Linked by Thom Holwerda on Sat 23rd Aug 2008 15:37 UTC
Editorial Earlier this week, we ran a story on GoboLinux, and the distribution's effort to replace the Filesystem Hierarchy Standard with a more pleasant, human-readable, and logical design. A lot of people liked the idea of modernising/replacing the FHS, but just as many people were against doing so. Valid arguments were presented both ways, but in this article, I would like to focus on a common sentiment that came forward in that discussion: normal users shouldn't see the FHS, and advanced users are smart enough to figure out how the FHS works.
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RE[3]: what is wrong with FHS?
by google_ninja on Sun 24th Aug 2008 17:02 UTC in reply to "RE[2]: what is wrong with FHS?"
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This is really something (along with the lib/ problem) that I find a bit strange in Linux. In BSD, there's a differnce between "the OS" and "installed packages", while Linux does not have this kind of separation. BSD puts system's stuff in /etc/, and local (not to the system belonging) parts in the respective /usr/local/etc/ directories. You can conclude the nature of a file from its name and it place within the file hierarchy.

From what I understand, local is for stuff compiled on that machine. Although, that does seem a less arbitrary way to seperate things.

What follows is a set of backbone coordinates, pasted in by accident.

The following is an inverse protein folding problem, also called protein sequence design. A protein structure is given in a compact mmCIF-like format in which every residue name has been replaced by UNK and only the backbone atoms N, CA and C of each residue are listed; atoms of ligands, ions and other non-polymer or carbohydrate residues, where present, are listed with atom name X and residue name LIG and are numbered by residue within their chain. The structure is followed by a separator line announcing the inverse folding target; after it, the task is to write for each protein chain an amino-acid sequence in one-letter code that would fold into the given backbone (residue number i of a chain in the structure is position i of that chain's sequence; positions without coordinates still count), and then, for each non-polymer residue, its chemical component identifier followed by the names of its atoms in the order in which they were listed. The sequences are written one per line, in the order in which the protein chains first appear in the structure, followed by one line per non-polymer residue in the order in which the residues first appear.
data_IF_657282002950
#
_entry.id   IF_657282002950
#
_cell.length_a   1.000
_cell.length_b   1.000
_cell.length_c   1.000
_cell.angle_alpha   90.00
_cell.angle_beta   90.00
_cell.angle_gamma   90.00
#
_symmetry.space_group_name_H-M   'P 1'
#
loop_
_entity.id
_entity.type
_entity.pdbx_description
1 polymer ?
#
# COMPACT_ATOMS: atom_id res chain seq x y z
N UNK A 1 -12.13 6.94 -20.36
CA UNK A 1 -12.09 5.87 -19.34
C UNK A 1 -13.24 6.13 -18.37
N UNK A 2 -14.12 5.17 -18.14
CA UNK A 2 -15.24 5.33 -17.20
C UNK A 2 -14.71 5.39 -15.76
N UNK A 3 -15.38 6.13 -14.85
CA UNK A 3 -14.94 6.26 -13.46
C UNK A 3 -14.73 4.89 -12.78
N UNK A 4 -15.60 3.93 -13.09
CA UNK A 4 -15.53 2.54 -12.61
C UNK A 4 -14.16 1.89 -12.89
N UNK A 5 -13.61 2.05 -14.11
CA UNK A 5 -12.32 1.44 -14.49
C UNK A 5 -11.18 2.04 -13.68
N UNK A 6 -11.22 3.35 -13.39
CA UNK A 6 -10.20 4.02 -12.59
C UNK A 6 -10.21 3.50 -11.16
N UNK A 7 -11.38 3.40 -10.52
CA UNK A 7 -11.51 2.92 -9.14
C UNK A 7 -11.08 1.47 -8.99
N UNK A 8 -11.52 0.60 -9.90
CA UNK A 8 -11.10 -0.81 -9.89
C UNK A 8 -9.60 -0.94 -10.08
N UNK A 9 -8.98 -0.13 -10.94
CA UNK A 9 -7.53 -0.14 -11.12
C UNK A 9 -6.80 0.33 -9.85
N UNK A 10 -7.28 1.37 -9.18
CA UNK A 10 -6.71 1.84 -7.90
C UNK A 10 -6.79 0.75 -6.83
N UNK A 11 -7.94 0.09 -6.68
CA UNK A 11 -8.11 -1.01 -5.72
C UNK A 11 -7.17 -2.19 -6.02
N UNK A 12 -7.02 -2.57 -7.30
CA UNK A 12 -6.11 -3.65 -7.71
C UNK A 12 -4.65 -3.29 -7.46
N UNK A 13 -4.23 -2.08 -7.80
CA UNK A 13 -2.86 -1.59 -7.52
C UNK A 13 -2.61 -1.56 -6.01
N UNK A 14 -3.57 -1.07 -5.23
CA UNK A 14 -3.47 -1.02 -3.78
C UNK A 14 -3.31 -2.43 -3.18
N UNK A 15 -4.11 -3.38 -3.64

This one continues the aspect mentioned before. Some Linux distributions have /opt/, others don't. In some cases, the purpose of lib/ and share/ subtrees is merged, too.

The idea behind /opt is lets say I have kde 3 and I want to try kde 4, but not as a full time thing. I want it somewhere that is easy to blow away, but at the same time I don't want to put it all in my home dir. /opt is a place to stick stuff you want isolated from the rest of the system.

What is /mnt for and what directories will you find under it?

/mnt is intended as a temporary mount point for the system administrator (according to man hier).

What is /media for?

/media is intended for (usually auto)mounted media, it contains a subtree for the devices (e. g. /media/cdrom, /media/dvd, /media/stick) or mountpoints are created from a label provided by the media itself or by the class of the drive (man geom).

I really hate this. Saying /media is for stuff the system mounts, and /mnt is for stuff that i mount basically means i have to think about who mounted the thing i am looking for every time i go looking for it. Why did /media have to be created in the first place? the more oldschool automounting stuff never had a problem sticking everything in /mnt

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